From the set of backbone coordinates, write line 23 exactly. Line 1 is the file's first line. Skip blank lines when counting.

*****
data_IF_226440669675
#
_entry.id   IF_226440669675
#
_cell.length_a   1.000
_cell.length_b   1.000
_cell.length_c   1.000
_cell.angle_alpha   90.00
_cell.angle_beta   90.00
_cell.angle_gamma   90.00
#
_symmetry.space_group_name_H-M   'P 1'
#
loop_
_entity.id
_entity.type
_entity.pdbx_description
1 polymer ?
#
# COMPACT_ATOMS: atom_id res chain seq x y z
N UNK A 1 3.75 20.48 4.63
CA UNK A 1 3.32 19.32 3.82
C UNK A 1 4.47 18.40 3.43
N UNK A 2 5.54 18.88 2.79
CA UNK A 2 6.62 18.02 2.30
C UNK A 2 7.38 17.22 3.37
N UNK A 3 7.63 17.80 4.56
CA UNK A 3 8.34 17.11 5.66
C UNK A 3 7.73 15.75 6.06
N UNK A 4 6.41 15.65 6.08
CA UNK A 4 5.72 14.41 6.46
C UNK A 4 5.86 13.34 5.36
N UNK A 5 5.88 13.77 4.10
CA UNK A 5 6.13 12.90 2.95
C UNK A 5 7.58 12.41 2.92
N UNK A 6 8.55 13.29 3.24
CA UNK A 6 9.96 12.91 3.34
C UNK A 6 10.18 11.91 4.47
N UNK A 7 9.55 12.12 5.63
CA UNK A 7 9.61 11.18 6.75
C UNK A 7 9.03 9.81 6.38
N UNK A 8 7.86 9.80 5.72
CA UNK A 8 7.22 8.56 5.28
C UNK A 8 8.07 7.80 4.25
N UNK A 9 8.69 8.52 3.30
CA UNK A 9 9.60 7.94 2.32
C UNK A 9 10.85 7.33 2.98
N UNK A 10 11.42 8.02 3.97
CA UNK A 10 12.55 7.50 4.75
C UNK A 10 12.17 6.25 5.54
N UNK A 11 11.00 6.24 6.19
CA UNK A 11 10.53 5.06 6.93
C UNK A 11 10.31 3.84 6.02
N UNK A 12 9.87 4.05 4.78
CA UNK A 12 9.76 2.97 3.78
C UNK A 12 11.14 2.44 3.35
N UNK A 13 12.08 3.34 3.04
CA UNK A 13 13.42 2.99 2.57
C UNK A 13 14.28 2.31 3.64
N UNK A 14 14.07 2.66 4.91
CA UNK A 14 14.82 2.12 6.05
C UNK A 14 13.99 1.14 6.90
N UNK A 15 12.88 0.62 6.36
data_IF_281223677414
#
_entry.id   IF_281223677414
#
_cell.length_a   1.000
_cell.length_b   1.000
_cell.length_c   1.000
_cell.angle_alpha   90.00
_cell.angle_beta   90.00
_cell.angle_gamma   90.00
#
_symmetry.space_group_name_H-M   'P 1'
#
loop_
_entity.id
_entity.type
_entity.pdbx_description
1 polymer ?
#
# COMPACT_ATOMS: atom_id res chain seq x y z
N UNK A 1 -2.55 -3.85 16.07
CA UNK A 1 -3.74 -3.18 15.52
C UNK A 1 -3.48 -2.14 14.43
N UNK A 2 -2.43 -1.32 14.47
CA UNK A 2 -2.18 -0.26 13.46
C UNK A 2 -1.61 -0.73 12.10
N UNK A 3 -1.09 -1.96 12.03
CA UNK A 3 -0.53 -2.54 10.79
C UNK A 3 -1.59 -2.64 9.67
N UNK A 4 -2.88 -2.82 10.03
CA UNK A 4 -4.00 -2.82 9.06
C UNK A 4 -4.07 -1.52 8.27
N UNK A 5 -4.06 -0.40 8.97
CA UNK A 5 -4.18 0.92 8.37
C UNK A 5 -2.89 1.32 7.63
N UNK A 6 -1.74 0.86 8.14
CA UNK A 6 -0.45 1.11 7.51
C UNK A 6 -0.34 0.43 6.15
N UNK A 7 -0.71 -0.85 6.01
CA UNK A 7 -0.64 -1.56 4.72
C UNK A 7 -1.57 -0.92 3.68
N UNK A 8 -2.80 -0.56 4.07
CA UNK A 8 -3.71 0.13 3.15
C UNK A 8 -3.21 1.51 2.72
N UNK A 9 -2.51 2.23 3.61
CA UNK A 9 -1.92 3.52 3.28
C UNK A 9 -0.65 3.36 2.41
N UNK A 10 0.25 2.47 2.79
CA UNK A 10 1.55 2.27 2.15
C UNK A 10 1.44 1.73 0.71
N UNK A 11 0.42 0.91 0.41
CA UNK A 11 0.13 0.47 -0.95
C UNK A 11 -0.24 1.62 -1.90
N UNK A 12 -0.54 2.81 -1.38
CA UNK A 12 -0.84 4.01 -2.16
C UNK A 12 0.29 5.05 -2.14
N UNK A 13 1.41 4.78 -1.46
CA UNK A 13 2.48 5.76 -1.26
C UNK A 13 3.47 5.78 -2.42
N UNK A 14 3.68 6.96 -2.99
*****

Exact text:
C UNK A 1 4.47 18.40 3.43